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Axis of Morality

Axis of Morality

Axis of Morality

Canterbury Cathedral H/N-2, H-N-2-1

As we are particularly reminded in this Easter month, images of the Crucifixion, the pivotal moment of Christian faith, were ubiquitous in pre-Reformation England. Representations of this subject matter would have appeared in public and private spaces and in many different media: wall paintings, stained glass, statues, ceiling bosses, embroidery, altar panels, jewellery, crosiers, pyxes, patens and books of all natures. Some images of the Crucifixion would have been shared, whilst others would have been limited to a few viewers, either clergy or laity. The depiction of the Crucifixion which is the image for this month’s ‘Picture this…’ is an example of an illustration from a private devotional book. Unfortunately, the book does not survive in its entirety and the Crucifixion image is found on just one bifolio of paper (one folded sheet making four pages). The book has been identified as a book of hours and the manner of its decoration reveals that it was printed in France in the sixteenth-century.

The four pages are filled with printed woodcut images and the inclusion of a later owner’s (presumably) coat of arms. The text is such a good imitation of handwriting that it takes no small scrutiny to ascertain that it is, in fact, printed. The printed woodcut images have been hand-painted; the largest and most sophisticated is the representation of Christ crucified.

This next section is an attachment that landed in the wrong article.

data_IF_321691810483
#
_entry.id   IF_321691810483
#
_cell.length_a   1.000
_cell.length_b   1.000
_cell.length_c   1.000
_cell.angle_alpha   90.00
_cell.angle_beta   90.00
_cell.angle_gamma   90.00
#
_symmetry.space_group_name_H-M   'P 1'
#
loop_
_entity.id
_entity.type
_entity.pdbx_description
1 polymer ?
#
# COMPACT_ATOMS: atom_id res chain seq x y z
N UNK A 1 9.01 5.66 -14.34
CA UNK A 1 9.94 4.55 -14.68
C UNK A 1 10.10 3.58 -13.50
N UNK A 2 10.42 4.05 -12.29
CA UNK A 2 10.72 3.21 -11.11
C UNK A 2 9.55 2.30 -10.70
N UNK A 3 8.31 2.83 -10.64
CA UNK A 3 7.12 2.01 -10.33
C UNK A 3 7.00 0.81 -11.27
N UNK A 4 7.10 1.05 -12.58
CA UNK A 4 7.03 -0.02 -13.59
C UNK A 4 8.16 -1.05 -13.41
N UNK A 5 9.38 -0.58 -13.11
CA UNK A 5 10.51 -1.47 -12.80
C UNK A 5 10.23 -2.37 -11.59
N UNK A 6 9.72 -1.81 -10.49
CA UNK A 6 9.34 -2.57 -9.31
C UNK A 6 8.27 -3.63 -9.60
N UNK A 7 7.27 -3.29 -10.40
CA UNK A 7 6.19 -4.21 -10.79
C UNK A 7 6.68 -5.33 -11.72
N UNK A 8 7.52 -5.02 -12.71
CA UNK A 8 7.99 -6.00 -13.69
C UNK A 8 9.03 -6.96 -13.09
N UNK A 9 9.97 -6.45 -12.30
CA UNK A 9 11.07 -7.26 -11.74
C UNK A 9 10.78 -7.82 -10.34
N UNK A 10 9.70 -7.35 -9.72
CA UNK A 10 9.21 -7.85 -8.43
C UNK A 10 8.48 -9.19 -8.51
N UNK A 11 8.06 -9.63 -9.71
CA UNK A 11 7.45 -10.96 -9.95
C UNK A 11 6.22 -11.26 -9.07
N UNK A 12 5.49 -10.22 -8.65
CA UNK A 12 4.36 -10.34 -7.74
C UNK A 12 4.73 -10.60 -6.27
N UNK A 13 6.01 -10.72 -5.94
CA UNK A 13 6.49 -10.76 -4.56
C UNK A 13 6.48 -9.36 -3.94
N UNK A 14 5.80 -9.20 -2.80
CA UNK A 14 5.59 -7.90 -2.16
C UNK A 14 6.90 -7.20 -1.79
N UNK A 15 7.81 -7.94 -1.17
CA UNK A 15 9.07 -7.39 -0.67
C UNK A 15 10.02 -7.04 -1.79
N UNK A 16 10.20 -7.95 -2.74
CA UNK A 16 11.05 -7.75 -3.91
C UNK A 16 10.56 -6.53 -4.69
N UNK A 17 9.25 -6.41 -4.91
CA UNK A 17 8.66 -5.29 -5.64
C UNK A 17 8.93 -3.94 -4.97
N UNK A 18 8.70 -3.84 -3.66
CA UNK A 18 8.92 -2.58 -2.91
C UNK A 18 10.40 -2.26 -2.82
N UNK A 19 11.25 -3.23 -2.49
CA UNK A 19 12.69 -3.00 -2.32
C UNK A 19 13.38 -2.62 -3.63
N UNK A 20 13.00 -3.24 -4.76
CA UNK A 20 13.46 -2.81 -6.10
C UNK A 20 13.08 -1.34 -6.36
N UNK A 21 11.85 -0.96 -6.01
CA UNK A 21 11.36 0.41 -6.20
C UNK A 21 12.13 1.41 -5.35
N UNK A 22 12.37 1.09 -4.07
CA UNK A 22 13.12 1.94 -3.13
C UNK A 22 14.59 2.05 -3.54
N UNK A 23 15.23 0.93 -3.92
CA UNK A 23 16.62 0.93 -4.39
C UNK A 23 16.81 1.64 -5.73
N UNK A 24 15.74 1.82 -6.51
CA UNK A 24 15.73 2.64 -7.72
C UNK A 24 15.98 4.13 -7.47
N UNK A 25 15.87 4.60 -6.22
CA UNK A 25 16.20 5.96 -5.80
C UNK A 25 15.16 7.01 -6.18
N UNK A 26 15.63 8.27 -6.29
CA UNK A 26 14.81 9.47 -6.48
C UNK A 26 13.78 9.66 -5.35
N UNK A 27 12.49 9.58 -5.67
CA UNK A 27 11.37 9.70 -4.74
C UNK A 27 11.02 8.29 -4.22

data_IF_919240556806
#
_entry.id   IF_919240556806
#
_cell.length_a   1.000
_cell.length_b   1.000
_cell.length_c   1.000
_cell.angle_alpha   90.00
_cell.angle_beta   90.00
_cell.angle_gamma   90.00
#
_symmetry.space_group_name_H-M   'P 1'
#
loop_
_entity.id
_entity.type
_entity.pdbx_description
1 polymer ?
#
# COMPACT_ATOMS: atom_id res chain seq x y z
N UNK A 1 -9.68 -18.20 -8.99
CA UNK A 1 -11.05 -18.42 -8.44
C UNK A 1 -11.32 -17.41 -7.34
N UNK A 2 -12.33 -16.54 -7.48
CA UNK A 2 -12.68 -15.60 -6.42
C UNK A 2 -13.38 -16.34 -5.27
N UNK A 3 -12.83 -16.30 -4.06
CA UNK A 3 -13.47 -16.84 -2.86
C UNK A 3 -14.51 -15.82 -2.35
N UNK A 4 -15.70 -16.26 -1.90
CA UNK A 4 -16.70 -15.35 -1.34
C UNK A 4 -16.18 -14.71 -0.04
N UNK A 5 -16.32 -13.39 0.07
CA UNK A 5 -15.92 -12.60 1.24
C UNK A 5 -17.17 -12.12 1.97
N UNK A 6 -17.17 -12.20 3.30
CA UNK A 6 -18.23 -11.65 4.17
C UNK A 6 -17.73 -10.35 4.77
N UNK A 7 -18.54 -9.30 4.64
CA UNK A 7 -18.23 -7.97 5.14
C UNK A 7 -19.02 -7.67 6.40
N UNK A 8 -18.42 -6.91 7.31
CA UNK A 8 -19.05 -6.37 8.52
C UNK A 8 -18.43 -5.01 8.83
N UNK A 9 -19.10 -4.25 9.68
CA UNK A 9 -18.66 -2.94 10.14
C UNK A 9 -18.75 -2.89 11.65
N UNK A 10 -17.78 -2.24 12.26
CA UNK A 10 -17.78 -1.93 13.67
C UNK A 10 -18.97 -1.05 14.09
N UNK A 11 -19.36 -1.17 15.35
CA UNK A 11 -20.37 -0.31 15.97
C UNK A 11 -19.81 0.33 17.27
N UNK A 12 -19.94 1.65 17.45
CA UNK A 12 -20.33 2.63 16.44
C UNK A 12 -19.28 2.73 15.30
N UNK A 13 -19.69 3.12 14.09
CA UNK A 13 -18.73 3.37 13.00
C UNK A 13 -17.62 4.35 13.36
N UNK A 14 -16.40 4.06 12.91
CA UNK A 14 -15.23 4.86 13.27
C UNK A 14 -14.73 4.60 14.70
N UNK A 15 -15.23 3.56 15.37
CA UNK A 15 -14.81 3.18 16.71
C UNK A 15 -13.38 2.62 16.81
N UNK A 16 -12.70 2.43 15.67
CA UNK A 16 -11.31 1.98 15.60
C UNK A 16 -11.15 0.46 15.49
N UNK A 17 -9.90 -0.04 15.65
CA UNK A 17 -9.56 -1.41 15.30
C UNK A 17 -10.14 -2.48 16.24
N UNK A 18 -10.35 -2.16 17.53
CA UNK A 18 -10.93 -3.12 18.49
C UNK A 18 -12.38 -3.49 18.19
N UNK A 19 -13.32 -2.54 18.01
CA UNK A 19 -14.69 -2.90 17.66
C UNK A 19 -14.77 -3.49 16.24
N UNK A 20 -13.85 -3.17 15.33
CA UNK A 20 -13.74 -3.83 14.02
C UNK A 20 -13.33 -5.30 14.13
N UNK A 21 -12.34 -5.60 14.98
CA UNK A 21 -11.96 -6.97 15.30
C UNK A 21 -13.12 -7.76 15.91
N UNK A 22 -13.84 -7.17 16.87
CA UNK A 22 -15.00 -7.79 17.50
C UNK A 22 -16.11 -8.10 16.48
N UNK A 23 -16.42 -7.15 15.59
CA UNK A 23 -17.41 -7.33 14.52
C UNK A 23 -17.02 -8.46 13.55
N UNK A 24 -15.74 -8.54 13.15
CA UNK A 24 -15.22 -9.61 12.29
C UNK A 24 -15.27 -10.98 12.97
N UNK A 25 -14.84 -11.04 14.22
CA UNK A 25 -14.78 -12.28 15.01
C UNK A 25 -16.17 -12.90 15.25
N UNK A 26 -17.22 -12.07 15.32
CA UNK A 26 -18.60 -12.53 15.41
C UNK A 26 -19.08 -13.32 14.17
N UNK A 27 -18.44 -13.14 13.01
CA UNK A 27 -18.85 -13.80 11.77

The composition of the scene reveals that it has taken on aspects of the Italian trecento style. Until the 1300s, and commonly up into the 1500s, images of the Crucifixion tended to follow the formula of Christ crucified in the centre with Mary to the left, Christ’s right, and John the Evangelist to the right (see Canon Irvine’s July 2013 article). However, this image reflects the more inherently narrative and crowded Crucifixion scenes that began in Italian wall and panel paintings with such artists as Giotto (Capella Scrovengni, Padua, 1305); these works heralded the changes in art that blossomed during the Renaissance.

The image from the cathedral library’s bifolio (H/N-2) is based on a division of right from wrong with Christ as the moral and compositional axis. The figures to Christ’s right (viewer’s left) are his supporters: Mary swoons with grief and is supported as she sags by John the Evangelist, recognisable by his typical youth, long hair and red robe. Behind this pair is a haloed woman of indefinite identity, but very probably another of the three Marys or Martha. Even the crucified figure to the left is connected to good; he is the Good or Penitent Thief who asks for Christ’s mercy, to which Christ responds, ‘Verily I say unto thee, today shalt thou be with me in paradise’ (Luke 23: 43).